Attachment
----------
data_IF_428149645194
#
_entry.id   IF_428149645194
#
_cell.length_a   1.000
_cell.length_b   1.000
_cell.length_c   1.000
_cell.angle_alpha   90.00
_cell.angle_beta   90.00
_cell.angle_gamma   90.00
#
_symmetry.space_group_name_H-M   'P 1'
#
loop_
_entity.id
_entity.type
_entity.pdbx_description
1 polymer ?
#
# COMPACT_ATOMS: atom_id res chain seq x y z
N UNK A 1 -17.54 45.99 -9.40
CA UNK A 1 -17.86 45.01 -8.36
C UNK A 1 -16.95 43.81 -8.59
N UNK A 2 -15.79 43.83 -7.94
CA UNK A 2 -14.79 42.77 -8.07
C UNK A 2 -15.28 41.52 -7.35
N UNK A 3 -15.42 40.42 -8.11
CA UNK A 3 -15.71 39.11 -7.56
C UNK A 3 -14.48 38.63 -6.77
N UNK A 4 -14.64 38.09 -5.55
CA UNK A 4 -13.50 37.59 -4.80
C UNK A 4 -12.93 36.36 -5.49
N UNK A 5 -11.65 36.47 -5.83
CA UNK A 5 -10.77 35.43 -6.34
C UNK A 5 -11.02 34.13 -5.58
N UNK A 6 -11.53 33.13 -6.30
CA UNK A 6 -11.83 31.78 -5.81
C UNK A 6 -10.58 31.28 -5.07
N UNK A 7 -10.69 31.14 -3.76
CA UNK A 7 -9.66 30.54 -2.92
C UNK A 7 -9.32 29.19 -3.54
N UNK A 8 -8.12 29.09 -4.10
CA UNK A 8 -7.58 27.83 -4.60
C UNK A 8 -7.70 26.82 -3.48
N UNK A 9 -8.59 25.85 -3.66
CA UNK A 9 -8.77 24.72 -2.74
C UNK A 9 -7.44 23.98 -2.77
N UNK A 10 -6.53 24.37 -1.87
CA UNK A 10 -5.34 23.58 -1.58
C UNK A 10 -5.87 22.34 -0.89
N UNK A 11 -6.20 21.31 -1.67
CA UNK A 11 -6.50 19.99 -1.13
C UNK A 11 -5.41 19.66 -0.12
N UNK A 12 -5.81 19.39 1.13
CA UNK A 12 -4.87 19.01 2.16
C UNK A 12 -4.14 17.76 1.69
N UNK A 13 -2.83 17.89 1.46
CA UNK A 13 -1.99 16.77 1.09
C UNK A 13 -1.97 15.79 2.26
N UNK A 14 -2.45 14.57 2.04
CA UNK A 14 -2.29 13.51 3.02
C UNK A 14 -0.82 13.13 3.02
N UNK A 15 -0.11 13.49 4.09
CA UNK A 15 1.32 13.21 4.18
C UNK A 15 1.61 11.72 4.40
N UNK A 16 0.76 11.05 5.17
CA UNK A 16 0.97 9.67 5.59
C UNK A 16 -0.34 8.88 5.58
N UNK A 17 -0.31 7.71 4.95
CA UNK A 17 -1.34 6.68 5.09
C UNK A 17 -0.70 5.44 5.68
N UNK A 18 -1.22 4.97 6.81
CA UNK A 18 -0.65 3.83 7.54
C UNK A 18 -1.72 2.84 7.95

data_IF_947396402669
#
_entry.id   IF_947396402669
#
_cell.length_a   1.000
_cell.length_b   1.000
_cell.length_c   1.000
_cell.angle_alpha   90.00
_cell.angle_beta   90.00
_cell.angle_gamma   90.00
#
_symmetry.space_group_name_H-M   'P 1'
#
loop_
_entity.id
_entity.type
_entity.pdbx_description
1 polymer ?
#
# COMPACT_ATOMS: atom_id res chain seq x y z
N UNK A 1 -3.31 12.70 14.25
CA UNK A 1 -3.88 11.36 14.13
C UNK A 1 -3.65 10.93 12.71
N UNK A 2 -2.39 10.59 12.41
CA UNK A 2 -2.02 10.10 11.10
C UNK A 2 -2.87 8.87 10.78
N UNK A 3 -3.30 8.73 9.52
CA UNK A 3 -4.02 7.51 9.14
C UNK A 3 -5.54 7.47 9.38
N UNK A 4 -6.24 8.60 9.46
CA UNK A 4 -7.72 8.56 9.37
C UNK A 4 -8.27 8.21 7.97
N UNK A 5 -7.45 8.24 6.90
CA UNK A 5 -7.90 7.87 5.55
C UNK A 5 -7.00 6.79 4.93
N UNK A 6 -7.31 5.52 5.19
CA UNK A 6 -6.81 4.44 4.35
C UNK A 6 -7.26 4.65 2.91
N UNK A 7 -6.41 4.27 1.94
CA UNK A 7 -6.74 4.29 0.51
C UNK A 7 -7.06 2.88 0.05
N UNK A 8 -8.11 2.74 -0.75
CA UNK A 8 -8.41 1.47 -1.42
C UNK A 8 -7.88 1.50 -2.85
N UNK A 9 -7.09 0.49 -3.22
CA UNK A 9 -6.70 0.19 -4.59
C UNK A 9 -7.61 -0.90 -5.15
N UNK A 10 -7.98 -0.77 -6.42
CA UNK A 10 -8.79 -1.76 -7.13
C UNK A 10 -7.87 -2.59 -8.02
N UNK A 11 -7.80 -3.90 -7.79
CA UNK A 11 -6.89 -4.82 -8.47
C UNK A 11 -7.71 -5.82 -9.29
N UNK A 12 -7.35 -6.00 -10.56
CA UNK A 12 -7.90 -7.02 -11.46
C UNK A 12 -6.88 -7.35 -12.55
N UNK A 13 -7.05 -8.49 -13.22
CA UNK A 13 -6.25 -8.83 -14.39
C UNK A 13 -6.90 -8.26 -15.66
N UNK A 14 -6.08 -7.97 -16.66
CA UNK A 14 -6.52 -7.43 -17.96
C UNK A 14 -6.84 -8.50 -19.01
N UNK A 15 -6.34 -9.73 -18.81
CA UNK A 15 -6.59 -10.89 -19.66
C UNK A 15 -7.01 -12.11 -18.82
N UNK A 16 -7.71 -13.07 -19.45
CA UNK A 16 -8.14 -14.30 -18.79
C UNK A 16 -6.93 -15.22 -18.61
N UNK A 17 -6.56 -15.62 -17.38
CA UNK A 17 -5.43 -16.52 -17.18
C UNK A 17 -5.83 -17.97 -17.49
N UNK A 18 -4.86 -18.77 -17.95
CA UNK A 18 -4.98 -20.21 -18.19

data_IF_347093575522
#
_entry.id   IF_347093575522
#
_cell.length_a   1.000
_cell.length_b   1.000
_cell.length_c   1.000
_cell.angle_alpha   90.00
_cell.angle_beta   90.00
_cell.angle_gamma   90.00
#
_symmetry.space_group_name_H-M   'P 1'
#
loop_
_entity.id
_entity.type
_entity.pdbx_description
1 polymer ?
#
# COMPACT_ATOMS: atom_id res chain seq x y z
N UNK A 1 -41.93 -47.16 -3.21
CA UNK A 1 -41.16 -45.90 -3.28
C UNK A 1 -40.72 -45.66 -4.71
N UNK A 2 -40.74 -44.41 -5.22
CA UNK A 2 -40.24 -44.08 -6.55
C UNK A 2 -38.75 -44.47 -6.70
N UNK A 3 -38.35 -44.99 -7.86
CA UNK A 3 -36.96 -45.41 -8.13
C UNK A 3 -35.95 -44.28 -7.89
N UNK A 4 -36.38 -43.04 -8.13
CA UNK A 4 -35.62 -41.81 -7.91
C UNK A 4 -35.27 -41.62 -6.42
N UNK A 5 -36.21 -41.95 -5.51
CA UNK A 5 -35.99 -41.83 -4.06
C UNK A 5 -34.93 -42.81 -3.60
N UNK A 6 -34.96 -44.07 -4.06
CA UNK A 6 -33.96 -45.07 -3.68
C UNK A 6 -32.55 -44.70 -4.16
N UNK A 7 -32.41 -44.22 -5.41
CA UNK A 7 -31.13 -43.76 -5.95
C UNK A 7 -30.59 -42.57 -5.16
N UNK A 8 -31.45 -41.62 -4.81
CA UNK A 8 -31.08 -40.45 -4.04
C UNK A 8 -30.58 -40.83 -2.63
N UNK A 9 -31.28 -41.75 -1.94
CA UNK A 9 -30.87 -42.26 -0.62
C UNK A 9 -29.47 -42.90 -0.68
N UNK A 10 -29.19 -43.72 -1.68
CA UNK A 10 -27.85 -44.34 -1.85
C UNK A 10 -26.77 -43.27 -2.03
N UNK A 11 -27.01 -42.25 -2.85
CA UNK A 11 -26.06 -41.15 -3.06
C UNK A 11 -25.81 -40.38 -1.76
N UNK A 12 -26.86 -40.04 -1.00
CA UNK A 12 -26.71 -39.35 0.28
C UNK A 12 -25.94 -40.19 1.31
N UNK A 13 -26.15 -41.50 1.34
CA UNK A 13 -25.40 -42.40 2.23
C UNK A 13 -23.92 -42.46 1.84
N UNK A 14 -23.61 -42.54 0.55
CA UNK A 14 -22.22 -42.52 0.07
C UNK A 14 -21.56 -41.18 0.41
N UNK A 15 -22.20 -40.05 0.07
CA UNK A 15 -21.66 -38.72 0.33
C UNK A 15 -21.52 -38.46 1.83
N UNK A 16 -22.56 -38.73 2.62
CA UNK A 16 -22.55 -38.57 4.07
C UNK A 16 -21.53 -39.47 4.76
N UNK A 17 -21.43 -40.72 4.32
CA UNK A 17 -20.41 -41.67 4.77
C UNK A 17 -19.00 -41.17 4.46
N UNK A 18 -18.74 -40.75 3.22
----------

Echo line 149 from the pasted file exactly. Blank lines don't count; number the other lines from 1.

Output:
#